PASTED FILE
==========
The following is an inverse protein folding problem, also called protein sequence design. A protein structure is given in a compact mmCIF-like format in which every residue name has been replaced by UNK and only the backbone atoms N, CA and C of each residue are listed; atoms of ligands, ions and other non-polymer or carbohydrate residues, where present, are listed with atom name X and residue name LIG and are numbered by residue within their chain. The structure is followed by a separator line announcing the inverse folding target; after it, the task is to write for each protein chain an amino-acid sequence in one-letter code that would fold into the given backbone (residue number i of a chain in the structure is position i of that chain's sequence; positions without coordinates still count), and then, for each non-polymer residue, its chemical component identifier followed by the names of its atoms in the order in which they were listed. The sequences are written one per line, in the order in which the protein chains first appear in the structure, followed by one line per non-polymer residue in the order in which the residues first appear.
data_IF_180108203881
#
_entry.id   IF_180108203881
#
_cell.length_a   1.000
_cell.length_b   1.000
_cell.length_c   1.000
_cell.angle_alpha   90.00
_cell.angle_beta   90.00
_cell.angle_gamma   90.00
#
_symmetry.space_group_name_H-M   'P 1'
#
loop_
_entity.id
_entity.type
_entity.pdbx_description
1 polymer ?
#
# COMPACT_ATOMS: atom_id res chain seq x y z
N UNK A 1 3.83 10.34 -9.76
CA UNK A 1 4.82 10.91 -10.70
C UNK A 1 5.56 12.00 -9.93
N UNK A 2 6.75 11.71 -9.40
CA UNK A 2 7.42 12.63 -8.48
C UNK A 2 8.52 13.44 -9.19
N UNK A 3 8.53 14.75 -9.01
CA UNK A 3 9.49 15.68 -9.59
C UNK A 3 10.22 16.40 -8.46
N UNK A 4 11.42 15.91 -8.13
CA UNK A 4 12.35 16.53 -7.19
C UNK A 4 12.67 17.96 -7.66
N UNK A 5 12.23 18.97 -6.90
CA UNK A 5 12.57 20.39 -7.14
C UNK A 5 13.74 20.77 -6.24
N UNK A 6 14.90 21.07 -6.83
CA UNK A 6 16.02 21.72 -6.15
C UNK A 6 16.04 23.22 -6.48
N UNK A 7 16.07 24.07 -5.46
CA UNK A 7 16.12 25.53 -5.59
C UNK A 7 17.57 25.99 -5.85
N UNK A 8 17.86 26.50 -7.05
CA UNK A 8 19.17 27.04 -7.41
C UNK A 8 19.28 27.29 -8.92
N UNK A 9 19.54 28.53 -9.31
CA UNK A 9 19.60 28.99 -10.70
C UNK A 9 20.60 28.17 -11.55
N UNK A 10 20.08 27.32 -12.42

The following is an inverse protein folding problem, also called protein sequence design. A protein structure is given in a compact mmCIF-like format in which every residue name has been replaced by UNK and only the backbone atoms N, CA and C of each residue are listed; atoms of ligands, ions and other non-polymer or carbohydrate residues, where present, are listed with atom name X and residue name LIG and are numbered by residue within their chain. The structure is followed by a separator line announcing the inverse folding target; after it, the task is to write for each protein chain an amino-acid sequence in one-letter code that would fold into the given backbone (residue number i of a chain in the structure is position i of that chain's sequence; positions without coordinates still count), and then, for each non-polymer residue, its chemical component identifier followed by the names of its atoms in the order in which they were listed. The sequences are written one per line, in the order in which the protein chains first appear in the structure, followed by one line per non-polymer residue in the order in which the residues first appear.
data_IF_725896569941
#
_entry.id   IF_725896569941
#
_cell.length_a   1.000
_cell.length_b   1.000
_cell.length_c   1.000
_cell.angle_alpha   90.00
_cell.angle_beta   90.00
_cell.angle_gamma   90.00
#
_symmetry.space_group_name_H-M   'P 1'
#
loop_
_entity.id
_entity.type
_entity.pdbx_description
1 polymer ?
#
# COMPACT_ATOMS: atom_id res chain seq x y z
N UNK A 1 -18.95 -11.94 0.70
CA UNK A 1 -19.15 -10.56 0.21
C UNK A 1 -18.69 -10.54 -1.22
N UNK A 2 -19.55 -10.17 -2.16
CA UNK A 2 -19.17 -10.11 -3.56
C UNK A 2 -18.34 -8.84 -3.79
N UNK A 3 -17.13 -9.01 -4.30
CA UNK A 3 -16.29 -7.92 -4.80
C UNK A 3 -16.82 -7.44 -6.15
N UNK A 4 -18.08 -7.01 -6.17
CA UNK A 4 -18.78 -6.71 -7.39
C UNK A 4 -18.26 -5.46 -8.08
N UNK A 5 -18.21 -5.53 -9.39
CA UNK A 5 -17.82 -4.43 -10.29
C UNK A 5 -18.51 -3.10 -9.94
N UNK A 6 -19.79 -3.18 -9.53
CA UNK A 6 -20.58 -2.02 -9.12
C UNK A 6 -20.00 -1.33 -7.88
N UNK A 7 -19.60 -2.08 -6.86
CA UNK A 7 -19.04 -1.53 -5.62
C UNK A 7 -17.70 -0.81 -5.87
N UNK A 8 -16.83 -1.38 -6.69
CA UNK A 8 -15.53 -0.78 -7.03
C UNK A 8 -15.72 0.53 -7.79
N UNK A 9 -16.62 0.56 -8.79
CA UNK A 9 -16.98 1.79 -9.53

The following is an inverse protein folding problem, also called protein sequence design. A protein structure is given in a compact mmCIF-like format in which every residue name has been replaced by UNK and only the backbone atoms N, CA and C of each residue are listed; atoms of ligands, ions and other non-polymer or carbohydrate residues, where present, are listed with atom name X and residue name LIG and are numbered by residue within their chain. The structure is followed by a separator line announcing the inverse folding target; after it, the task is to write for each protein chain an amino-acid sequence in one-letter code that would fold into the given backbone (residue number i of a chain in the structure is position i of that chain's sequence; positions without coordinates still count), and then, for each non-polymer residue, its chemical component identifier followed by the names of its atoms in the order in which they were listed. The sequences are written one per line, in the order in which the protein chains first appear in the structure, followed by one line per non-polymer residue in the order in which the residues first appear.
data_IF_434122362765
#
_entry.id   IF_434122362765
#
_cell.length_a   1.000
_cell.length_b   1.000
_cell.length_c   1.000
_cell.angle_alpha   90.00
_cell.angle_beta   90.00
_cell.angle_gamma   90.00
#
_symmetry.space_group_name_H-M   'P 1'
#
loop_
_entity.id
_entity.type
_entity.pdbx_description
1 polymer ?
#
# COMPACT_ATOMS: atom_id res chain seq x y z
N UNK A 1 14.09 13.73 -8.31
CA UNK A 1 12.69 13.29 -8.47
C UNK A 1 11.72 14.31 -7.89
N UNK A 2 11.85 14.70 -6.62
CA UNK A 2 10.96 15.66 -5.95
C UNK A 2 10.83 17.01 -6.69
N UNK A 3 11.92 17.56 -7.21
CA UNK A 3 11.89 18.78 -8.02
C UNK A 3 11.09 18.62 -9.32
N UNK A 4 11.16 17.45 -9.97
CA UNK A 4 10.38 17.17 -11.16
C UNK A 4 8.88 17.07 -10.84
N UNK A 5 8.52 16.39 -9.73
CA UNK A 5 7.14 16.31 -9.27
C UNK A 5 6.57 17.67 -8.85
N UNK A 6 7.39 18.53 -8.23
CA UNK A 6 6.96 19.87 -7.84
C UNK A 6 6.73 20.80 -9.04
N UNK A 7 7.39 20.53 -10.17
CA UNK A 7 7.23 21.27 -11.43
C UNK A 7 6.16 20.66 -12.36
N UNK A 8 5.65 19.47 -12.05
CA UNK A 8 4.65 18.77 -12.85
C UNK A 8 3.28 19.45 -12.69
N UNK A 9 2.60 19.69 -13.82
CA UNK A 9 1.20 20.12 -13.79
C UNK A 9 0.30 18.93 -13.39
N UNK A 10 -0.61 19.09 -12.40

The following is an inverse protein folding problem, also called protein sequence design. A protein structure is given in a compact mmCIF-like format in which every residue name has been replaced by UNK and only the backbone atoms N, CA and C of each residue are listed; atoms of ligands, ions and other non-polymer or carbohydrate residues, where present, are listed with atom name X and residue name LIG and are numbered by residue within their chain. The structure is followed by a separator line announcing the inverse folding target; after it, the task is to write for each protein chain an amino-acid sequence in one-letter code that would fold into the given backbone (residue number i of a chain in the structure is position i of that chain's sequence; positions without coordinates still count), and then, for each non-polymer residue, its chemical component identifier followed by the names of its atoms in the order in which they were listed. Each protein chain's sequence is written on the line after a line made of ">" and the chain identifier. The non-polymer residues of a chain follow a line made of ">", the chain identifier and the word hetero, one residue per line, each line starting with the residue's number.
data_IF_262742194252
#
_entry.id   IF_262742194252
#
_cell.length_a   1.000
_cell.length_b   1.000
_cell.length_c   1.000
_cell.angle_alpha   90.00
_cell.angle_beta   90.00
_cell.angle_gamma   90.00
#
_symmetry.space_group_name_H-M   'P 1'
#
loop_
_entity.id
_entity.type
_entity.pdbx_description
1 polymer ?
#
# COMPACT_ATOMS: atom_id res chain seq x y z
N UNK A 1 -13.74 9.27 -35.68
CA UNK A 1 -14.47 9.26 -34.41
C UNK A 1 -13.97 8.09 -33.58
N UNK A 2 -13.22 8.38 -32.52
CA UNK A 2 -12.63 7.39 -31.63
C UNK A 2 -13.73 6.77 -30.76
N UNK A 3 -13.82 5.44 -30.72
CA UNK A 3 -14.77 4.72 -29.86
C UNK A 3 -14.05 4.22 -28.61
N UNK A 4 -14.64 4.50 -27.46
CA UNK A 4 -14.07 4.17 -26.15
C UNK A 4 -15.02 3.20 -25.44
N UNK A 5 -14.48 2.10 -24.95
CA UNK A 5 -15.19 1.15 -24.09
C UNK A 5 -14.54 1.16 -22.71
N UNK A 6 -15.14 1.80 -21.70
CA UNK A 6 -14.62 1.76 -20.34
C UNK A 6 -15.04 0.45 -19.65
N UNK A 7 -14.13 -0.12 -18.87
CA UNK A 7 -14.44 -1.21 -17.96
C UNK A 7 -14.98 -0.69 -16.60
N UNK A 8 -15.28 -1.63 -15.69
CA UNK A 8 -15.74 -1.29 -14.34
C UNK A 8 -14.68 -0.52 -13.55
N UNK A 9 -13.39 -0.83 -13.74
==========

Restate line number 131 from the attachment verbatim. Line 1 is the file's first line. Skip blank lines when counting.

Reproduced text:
CA UNK A 5 7.14 16.31 -9.27